Last Updated on May 6, 2015, by eNotes Editorial. Word Count: 537
“Behaving Like a Jew” acts almost like a direct response to another famous poem, “Travelling Through the Dark” by William Stafford. In Stafford’s poem, the speaker relinquishes any personal grief to the larger forces of nature: “Around us all I could hear the wilderness listen.” Stafford’s response is one of stoicism and practicality. In Stern’s poem, there is no “us” and no concept of an autonomous “wilderness.” The lone speaker is wailing into the void, flaunting his grief with grandiose impracticality. It is for nothing—and everything—that he stands at the side of the road and moans.
The poem is also reminiscent of another poem by Stern, “The Dancing,” in which the speaker remembers his family’s raucous celebration at the ending of World War II. That poem follows a process of association to a conjunction of specific time and place that sends the speaker reeling outward in his imagination to the shared experience of millions and, finally, to the unknown (and unknowable) mind of God: “oh God of mercy, oh wild God.” The poem is Jewish to its core—especially in its enigmatic closure, which is worthy of whole pages of the Talmud. In “The Dancing,” Stern was speaking not about his Jewishness but through it—speaking out its painful wrestling with the nature of a God who can spare or condemn as part of the same dance.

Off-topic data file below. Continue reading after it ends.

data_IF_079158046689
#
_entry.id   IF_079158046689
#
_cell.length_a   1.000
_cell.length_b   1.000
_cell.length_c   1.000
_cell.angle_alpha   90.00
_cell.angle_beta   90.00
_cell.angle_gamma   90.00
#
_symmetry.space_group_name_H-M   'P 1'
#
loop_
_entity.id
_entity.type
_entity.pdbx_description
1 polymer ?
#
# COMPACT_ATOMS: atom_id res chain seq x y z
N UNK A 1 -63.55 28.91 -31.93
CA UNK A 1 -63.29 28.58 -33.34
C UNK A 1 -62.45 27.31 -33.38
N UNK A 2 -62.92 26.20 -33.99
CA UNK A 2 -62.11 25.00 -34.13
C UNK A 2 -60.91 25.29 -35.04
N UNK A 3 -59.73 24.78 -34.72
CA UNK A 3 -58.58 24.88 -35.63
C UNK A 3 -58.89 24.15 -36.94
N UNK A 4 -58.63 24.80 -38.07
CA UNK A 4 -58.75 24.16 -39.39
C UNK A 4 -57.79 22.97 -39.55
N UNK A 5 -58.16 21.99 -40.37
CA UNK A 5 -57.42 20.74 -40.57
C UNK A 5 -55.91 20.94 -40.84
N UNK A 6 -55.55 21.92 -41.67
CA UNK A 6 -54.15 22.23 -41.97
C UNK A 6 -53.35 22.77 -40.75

If “The Dancing” began with celebration and ended with a sudden, sobering empathy, then “Behaving Like a Jew” begins with empathy and ends in celebration. It does this through a circuitous route, described by Stern in an interview with the Brockport Writers Forum in 1982: He was sitting in a hospital waiting room on a plastic chair reading Reader’s Digest, thinking about life and death and reading Charles Lindbergh’s treatise on the glory of death, and he began to think about Lindbergh—“about his embracing Fascism and his flying alone and thinking how a Jew wouldn’t go alone over the ocean, unless he was an Israeli”—until the entire experience coalesced into the five sentences that constitute the poem. All pretenses and postures, all of humankind’s lofty ideas and concepts, are stripped away in the face of death—any death.
The meaning of the poem can be discerned in its tone. It is at once dark and joyous, sweeping readers along in its urgency. It manages to speak for something larger than itself without pretending to speak for everyone. That it does this with great good humor is Stern’s greatest achievement. Contrary to what many critics have suggested, Stern does not seem to be a contemporary version of Walt Whitman. For all his long lines and his inclusive tone, his voice is lonelier, more independent, closer to the bone.
“Behaving Like a Jew” finds its own form of balance and beauty. It does not even mention God; it leaves that to the world that Lindbergh represents. To love life in spite of death is to forgive it. Gerald Stern loves with all the passion of someone who refuses to drown. The cumulative effect is life-affirming; for all its pain and irrationality, life has room for the ecstatic and the redemptive.
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